Shuffle these twelve cards well, cut once, from left to right. Now place the left hand heap on top of the right hand pile, and place on every card of the semi-circle of Wand cards one trump card. If you have not enough trump cards to complete the semi-circle, it does not matter. If you have, on the other hand, any trump cards left over out of the dozen discard these.

The trump card lying on top of the Querent’s card should be first read, as this contains the heart of the matter. The cards lying to the right and left of the Querent’s card are next in importance.

When the Wand cards are read in conjunction with the trump cards that lie with them the answer to the problem will be found:

For example: Knight of Wands with No. 19, (The Sun), flanked on the left by Six of Wands with No. 9, and on the right by Three of Wands with No. 22, the answer would be: Your brother (or son) is absent from home.

Though she is not explicit about it, Miss M. has arrived at this conclusion by marrying the meanings of the Knight of Wands and The Sun together. The Knight is the significator, representing a son or a brother. The Sun can indicate the return of a wanderer (see below) and Miss M. takes this to imply that the son (or brother) is away from home at the time of the reading.

Cards lying to the right read: a project on which he was engaged has failed. He has been indiscreet about the matter he was engaged upon, and gossip has prejudiced his position.

This prediction is based on the combined meanings of the 6 of Wands (complete or partial failure of a project) and The Hermit (reversed: wagging tongues cause grief). (The Hermit is evidently reversed. Or maybe the upright and reversed meanings are so intimately related as to be interchangeable; for surely the warning behind “be more reserved about your private affairs” is that, should one’s private life become common knowledge, one will become the focus for speculation or gossip, some of it ill-informed or malicious, and unfortunately mud sticks. )

Cards to the right give new hope, as they forecast wealth and renown if the trumps with this are good. As the trump card lying with it is No. 22, this warns of extravagance and impetuous action which, if persisted in, will bring regret.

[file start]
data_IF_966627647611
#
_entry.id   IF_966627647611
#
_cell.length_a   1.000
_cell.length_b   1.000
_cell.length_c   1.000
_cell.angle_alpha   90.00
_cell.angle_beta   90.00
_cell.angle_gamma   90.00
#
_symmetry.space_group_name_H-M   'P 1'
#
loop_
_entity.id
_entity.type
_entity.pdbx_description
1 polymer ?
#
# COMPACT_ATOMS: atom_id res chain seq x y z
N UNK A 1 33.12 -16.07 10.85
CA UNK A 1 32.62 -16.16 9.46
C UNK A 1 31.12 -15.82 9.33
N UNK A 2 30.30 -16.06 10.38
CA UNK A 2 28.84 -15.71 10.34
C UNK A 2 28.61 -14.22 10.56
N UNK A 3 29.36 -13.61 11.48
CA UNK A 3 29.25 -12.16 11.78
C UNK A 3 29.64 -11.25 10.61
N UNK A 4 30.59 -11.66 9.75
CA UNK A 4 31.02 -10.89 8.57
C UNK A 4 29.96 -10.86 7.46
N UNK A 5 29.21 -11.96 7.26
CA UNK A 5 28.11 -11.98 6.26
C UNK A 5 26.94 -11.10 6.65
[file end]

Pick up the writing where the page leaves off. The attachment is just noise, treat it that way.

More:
This interpretation is similarly based on the combined meanings of the 3 of Wands and The Fool. Miss M. does not allow the Trump card to dominate her interpretation; she gives each card equal weighting. Moreover she treats The Fool as representing a warning, not an inevitability.

These are the meanings of the twelve Tarot trumps used in this lay-out.

3. The Empress: Domestic happiness. Reversed: Disharmony.

4. The Emperor: A man of power who affects the Querent. Reversed: One who will show clemency and pity.

7. The Chariot: Victory over obstacles. Reversed: Preceded by apparent defeat and great discouragement. A hint to persevere against all odds.

8. Justice: Help comes from an unexpected source. Reversed: Warns against litigation, and/or, an adverse decision against the Querent in the matter inquired into.

9. The Hermit: Be more reserved about your private affairs. Reversed: Wagging tongues may cause you grief.

10. The Wheel: Changes are imminent. Reversed: They may not be to your liking.
12. The Hanged Man: Circumstances will need careful handling. Reversed: Sacrificing yourself for another will be of no avail.

15. The Devil: Warns of inter-family strife, Reversed: A stranger in the family circle threatens it with disruption.

17. The Star: Despite the dark clouds it can turn out well. Reversed: The matter is beyond help. Abandon worry and make new plans.

18. The Moon: Either way up, in a family cut this card warns both against self deception, and the deception of others.
19. The Sun: Reversed or not this card is a happy augury. It presages family happiness and/or the return of a wanderer.

22. The Fool: Extravagance and impetuous action, if persisted in, will bring regret. Reversed: Health matters may be in need of expert advice. Where the Querent is a “nervy” type, this card hints that all troubles are self induced owing to health being below par and so affecting judgement.

[Prediction, October 1953 ]

  1. Auntie,